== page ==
In an interview with Law360, Under Armour’s US counsel offered three lessons from the case. I’ve paraphrased those lessons below in underlined text, with my further comments afterward in italics.

  1. Chinese courts are willing to grant injunctions. Obviously this case is a step in the right direction, but one case is hardly enough to establish a trend. China is not a common law system and a ruling by the Fujian Higher People’s Court’s does not set a precedent. That we even have to discuss this point is noteworthy; in any court system providing meaningful injunctive relief, this case would be a slam-dunk. But it’s not the case that this sort of relief will be readily and easily available. As I understand it, the key to this case is the significant and indisputable evidence of infringement presented by Under Armour at the time it requested an injunction. To submit that amount of evidence takes a lot of time and effort – it’s not just pasting a bunch of screenshots into a complaint. Note that the Uncle Martian knockoffs were first announced last April, and the preliminary injunction wasn’t issued until November. I’m sure Under Armour would have loved to have a TRO in May – as would have happened in the US or EU — but there’s no way they could have prepared the evidence in time.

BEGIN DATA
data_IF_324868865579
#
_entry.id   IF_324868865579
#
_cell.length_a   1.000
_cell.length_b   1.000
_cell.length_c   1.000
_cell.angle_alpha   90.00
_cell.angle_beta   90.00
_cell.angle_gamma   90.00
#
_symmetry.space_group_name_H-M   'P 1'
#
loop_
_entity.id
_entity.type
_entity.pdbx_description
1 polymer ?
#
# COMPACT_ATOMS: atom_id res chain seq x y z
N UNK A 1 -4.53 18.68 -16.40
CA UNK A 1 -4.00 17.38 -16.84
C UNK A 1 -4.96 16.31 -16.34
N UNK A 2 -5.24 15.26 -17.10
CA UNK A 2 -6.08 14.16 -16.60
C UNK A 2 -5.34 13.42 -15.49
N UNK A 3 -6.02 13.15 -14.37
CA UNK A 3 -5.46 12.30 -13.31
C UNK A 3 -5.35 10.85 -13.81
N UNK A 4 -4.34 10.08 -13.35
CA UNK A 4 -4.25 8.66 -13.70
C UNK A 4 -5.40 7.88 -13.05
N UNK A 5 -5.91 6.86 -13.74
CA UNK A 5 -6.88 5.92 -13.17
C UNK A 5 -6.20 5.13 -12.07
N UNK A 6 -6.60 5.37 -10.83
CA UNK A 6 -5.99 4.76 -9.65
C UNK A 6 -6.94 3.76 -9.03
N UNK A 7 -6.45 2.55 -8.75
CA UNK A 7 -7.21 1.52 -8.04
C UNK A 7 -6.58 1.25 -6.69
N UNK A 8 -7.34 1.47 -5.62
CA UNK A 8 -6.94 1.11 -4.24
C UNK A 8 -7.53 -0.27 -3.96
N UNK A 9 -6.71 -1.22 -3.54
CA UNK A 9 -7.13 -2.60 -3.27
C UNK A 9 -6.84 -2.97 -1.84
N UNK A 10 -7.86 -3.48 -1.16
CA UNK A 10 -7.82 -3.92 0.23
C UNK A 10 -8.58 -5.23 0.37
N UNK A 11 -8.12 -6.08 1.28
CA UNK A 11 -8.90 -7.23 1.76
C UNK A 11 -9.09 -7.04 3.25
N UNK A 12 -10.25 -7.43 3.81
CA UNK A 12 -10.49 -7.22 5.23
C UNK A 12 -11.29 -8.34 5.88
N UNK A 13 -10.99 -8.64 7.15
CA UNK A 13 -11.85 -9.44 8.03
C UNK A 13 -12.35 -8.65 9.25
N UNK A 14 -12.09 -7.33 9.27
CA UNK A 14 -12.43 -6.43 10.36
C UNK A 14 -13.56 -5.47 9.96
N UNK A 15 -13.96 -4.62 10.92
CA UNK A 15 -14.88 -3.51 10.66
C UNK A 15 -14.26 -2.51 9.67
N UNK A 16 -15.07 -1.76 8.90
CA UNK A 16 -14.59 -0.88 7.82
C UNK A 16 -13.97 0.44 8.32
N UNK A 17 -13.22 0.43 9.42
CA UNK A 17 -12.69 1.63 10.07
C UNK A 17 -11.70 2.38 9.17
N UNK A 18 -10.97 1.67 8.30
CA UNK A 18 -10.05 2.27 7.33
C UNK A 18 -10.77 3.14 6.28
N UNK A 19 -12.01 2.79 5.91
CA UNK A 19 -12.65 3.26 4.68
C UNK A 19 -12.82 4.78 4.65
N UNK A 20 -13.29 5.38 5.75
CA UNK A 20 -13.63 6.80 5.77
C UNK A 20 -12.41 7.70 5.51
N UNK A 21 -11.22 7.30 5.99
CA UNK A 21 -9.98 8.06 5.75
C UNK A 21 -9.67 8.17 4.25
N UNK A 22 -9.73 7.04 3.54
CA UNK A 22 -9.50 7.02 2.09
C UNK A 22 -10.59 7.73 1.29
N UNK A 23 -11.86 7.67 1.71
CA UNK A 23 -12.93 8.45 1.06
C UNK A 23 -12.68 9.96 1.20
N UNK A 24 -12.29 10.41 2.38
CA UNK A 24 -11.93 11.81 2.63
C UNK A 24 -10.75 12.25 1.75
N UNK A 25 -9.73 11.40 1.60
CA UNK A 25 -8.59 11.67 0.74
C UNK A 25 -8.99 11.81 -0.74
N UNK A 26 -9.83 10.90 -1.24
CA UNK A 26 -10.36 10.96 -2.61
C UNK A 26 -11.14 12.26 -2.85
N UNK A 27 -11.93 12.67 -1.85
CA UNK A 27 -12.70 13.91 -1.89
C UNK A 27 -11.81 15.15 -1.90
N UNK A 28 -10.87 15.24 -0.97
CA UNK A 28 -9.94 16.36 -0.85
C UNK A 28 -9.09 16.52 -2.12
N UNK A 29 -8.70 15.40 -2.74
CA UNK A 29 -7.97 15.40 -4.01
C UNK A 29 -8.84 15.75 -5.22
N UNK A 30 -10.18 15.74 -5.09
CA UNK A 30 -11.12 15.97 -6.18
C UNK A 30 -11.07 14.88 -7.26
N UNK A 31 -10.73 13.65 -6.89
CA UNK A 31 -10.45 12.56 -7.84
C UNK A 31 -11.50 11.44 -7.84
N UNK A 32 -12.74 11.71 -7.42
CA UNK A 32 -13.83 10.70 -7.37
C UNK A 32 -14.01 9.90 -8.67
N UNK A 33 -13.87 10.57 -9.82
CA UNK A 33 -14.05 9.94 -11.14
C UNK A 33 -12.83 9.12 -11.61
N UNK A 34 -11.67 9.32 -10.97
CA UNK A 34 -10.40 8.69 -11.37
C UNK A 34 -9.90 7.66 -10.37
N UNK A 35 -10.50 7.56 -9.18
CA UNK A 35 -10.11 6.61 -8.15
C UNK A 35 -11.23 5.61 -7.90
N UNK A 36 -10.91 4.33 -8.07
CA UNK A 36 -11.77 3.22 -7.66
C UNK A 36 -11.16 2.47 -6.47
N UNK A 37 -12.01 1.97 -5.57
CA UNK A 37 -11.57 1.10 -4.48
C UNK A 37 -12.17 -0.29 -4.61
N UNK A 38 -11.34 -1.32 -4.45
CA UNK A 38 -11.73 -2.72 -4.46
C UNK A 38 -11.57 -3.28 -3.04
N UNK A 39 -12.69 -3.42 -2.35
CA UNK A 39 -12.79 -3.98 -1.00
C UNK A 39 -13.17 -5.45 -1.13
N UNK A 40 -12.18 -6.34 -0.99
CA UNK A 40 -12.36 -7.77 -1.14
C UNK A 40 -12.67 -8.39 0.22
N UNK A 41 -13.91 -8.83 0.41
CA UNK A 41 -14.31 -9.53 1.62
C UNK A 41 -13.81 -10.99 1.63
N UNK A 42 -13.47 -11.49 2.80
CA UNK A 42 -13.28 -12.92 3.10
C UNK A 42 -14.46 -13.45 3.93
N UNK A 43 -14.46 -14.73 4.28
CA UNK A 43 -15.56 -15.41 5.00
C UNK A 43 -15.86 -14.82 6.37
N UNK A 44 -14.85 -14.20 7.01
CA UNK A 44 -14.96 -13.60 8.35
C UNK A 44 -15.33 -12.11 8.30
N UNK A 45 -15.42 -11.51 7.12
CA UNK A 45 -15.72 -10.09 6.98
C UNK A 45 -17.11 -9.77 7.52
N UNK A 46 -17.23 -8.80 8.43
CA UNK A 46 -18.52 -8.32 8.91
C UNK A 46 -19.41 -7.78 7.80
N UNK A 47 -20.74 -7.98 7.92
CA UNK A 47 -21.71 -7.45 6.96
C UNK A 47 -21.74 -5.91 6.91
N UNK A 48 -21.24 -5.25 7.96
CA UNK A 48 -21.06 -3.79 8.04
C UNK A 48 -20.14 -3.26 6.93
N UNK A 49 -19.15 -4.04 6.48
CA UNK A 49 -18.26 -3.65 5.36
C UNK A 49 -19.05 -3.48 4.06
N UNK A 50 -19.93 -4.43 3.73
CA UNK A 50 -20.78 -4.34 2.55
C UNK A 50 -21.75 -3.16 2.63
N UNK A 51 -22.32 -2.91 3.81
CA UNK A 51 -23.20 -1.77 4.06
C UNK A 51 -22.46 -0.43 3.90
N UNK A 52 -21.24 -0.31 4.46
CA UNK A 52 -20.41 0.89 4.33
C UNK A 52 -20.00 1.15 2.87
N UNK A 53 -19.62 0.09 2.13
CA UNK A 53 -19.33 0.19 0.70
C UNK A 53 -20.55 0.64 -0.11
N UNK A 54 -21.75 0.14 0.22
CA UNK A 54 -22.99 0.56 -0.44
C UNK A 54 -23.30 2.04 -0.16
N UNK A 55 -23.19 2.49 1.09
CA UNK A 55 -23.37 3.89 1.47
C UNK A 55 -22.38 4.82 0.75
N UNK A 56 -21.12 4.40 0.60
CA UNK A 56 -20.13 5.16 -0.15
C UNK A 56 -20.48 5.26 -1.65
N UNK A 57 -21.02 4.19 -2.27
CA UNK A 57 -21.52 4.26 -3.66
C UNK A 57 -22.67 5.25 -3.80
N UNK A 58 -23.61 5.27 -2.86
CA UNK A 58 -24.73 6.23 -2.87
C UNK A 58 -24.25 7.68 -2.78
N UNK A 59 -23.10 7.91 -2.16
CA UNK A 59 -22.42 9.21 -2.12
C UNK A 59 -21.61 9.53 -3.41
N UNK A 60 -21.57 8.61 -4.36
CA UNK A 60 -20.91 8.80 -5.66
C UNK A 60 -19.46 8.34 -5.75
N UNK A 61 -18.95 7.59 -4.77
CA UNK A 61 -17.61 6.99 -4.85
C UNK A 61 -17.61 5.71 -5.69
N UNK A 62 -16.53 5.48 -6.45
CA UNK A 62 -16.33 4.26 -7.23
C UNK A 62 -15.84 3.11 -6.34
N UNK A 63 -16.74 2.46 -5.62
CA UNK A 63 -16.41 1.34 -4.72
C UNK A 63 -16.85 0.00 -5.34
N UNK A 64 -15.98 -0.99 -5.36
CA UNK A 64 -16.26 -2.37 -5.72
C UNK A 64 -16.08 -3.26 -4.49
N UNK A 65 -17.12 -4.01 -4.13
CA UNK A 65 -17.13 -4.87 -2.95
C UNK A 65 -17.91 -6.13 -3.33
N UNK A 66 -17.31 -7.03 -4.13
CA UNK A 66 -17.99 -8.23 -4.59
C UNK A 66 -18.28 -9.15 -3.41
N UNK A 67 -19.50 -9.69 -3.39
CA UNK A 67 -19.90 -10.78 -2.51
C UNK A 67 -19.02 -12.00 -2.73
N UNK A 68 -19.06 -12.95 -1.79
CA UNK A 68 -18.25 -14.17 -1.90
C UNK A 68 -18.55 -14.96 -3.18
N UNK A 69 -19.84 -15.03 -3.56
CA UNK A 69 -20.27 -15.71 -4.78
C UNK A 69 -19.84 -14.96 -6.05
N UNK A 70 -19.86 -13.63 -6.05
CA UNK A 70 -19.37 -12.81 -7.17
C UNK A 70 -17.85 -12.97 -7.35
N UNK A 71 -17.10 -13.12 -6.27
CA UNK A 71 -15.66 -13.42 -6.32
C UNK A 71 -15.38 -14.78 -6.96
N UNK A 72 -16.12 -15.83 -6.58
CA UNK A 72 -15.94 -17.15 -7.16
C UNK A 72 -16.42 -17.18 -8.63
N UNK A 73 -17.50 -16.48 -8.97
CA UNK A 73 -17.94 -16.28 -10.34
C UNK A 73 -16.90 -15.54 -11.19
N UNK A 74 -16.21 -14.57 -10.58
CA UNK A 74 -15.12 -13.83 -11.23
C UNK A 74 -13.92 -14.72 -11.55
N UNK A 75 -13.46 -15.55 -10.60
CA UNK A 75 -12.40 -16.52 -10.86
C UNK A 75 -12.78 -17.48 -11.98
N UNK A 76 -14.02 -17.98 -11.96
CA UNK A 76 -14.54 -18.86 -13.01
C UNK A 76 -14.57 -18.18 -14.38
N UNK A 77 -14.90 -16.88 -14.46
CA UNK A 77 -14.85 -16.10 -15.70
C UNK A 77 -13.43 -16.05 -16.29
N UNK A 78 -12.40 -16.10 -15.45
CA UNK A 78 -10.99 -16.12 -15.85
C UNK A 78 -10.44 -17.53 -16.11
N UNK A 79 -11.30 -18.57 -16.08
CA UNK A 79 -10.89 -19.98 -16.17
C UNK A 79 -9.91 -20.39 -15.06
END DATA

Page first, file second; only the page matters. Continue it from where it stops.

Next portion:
2. Local counsel is crucial. Unquestionably true. Non-Chinese firms are not allowed to practice law in China, so it is legally impossible to proceed without a Chinese local counsel. And as with any case here in the US, the better the local counsel, the better your odds. But as the Law360 article implies, to an increasing degree in China what makes local counsel “good” is not their connections with local government officials or their guanxi but rather their expertise in the legal field at issue. That is: if you have a trademark infringement case, hire a firm that excels at IP and has a history with those cases. 
  3. Chinese courts outside Beijing, Shanghai, and Shenzhen are issuing sophisticated, consistent legal rulings. Again, though this ruling is certainly a step in the right direction, one ruling does not make a trend. And the facts in this case were pretty much served up on a silver platter for the court. It would be a stretch to call this a sophisticated ruling, when it was obvious to just about everyone who commented on social media that this was trademark infringement. Another key point is that if you want any shot at enforcing a court ruling in China, you need to file your case in a court with jurisdiction over the defendant. If the company knocking off your products is based in Xi’an, you probably will need to file in Xi’an, like it or not. It should go without saying that you will be better off filing in a second tier city court that has jurisdiction than getting your case tossed out of a court in Shanghai for lack of jurisdiction.